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Professional Soccer Not Necessarily a Dream Job

It may be hard to believe for some, but not all professional soccer players loved their jobs. A special Guardian report, "Footballers That Don't Really Like Football," finds there are plenty, in fact, and a few famous ones at that. Take Tottenham and Watford's former American goalkeeper Espen Baardson: he was once heralded as Norway's next first-choice goalkeeper (he has dual-citizenship), but at the age of 25 Baardsen retired, saying he lost interest in the game. "It is a great myth that football is easy," Baardsen said. "It's quite miserable compared to what I have now." He now works for a London-based hedge-fund.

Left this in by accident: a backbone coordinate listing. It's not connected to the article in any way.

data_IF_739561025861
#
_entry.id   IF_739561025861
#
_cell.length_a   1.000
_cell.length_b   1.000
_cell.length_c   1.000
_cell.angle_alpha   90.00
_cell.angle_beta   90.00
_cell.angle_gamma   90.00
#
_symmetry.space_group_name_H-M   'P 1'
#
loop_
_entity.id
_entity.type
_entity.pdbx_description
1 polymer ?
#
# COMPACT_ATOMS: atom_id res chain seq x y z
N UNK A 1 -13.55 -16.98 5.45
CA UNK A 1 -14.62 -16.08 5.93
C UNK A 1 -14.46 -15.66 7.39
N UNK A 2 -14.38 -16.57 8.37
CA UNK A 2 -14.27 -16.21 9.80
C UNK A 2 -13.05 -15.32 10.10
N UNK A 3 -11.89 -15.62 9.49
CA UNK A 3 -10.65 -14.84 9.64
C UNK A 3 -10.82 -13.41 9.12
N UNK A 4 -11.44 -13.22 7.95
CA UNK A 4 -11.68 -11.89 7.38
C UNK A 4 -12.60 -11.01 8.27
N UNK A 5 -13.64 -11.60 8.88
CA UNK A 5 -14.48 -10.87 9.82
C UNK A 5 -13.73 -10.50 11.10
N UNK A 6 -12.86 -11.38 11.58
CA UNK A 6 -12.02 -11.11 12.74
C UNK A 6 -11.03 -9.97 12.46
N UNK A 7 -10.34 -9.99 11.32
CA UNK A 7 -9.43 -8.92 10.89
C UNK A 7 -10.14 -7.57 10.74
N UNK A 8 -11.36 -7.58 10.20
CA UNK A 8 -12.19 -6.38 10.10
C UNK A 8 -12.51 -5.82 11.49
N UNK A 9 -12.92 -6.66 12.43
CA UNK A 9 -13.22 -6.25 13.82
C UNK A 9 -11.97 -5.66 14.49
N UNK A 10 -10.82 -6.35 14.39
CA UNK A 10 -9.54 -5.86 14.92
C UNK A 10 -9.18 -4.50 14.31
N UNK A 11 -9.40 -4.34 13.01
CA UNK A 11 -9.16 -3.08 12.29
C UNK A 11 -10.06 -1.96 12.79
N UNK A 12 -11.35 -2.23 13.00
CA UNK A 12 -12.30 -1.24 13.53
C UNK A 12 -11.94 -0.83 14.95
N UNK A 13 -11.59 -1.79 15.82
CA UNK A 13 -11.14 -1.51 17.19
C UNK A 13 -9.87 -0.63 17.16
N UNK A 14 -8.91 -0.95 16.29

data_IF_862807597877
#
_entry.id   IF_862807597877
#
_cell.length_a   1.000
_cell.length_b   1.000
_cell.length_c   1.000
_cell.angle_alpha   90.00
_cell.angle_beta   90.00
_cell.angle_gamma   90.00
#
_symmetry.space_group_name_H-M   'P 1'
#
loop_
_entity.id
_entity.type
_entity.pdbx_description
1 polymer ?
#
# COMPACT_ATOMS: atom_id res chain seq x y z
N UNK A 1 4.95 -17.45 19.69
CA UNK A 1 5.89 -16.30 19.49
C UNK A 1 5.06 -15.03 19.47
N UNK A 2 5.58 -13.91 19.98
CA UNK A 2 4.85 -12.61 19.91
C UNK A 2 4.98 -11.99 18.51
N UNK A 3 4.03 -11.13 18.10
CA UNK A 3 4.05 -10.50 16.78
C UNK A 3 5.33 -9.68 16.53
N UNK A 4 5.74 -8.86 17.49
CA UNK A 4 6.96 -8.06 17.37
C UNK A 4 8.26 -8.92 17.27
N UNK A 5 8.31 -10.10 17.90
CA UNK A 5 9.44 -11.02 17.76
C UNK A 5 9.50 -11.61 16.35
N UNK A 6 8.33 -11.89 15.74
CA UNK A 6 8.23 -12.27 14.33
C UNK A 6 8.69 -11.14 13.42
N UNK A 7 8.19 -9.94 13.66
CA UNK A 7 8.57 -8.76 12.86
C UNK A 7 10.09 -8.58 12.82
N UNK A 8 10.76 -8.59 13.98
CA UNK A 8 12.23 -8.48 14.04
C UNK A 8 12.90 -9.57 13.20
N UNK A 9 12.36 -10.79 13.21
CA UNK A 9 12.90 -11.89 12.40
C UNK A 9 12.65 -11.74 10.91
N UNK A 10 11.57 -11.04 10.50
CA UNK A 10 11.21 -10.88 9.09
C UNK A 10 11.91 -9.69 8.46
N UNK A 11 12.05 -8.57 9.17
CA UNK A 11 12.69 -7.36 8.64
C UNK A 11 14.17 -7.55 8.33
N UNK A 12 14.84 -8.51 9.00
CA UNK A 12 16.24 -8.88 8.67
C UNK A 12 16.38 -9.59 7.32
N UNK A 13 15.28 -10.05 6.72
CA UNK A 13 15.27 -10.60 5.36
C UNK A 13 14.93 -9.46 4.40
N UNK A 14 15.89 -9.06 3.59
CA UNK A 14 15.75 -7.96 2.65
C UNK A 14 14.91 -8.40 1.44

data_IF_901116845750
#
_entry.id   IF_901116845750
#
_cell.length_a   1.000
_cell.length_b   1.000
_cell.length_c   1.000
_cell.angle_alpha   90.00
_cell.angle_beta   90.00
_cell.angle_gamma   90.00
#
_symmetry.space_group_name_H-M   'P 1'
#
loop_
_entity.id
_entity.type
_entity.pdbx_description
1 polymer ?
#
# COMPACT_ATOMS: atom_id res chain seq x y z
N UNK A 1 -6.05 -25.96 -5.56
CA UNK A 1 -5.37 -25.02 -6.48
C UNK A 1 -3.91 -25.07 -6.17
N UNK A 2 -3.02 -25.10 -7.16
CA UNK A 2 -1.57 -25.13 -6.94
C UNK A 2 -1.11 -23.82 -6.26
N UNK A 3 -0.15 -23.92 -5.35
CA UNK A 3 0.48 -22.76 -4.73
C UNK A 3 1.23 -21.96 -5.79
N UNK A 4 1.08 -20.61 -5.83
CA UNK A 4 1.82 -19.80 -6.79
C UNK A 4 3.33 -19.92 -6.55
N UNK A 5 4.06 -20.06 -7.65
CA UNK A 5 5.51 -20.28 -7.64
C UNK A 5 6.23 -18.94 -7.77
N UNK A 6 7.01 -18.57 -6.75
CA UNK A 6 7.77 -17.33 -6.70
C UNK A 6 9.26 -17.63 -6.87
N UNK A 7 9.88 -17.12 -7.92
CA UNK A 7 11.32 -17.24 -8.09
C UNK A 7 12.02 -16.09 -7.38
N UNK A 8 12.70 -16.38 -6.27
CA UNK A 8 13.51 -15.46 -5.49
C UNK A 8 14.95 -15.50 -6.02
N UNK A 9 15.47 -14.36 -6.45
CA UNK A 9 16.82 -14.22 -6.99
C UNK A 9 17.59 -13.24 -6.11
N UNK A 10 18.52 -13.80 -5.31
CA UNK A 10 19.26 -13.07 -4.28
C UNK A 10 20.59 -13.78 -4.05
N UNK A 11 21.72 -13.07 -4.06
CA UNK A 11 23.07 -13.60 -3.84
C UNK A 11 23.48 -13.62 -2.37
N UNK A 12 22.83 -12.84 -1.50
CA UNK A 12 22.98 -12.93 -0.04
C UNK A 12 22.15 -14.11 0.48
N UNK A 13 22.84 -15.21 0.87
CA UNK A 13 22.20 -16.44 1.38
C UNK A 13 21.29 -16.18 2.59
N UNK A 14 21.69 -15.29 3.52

An article from the Scotsman paints a picture of former Celtic player Paul Telfer as being particularly detached from the game. "A friend told of [Telfer's] tendency not to talk about football during their regular four-ball on the golf course. He ended his insight with the quite damning, 'I sometimes get the impression he prefers playing golf to football.'"

David Batty, a fantastic central midfielder for Leeds United and England in the late 1990s, revealed a particular dislike for the international game. "The national game is boring. And I've not been to watch any match since I finished playing," he quipped. "I can never understand anybody paying to watch it, never mind going all the way across the world to see it. You want to be entertained."

Read the whole story at The Guardian »

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